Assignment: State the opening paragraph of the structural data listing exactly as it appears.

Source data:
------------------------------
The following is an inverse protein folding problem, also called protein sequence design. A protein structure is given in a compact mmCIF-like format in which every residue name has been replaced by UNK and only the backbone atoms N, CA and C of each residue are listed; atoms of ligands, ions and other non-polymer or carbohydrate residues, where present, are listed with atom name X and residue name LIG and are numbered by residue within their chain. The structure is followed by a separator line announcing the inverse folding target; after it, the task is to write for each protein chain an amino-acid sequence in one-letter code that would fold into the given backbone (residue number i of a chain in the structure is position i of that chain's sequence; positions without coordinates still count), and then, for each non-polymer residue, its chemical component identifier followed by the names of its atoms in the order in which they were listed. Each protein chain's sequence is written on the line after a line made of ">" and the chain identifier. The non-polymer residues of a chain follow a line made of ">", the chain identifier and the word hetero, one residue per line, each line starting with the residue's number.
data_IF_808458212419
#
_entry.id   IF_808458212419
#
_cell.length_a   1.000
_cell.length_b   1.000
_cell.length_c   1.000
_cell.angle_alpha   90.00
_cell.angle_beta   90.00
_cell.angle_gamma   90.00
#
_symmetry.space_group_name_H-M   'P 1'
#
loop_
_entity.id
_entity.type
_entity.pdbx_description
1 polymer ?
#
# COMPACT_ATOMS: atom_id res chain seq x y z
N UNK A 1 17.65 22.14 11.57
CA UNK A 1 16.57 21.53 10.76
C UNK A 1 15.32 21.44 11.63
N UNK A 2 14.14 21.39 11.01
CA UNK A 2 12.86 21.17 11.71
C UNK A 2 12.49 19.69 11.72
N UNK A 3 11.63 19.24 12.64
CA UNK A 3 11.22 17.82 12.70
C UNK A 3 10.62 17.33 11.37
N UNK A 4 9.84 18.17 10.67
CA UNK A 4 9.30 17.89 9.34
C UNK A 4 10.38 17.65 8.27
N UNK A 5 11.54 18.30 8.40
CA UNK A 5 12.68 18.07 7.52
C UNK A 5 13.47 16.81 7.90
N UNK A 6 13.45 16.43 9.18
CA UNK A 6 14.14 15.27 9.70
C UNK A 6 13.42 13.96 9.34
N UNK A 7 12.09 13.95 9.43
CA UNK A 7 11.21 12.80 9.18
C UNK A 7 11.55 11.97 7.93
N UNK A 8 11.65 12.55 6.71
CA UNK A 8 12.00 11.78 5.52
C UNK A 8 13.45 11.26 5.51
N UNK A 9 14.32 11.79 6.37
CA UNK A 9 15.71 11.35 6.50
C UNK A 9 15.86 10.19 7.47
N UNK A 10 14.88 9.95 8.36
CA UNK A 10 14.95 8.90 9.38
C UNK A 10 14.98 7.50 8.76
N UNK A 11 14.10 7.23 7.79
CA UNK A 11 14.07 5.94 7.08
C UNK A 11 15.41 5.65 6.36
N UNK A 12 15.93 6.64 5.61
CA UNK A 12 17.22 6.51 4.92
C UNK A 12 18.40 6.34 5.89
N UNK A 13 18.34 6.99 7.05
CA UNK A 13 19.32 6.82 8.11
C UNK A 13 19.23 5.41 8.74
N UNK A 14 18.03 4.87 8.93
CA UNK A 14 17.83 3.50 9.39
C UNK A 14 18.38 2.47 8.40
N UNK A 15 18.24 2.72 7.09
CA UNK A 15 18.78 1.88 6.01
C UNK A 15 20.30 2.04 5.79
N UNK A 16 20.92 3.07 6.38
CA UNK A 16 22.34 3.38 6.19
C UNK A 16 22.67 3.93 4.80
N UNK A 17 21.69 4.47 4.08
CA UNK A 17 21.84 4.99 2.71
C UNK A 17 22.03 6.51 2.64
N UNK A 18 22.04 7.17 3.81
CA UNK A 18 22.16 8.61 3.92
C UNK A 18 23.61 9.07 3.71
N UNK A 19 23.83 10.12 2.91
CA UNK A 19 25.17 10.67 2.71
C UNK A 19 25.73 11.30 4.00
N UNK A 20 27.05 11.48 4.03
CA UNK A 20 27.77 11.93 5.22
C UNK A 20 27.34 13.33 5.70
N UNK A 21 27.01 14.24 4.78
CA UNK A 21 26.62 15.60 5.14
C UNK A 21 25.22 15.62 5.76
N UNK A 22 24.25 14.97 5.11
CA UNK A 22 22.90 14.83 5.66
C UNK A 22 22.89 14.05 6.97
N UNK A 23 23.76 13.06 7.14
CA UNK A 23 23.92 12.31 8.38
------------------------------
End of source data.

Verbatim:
The following is an inverse protein folding problem, also called protein sequence design. A protein structure is given in a compact mmCIF-like format in which every residue name has been replaced by UNK and only the backbone atoms N, CA and C of each residue are listed; atoms of ligands, ions and other non-polymer or carbohydrate residues, where present, are listed with atom name X and residue name LIG and are numbered by residue within their chain. The structure is followed by a separator line announcing the inverse folding target; after it, the task is to write for each protein chain an amino-acid sequence in one-letter code that would fold into the given backbone (residue number i of a chain in the structure is position i of that chain's sequence; positions without coordinates still count), and then, for each non-polymer residue, its chemical component identifier followed by the names of its atoms in the order in which they were listed. Each protein chain's sequence is written on the line after a line made of ">" and the chain identifier. The non-polymer residues of a chain follow a line made of ">", the chain identifier and the word hetero, one residue per line, each line starting with the residue's number.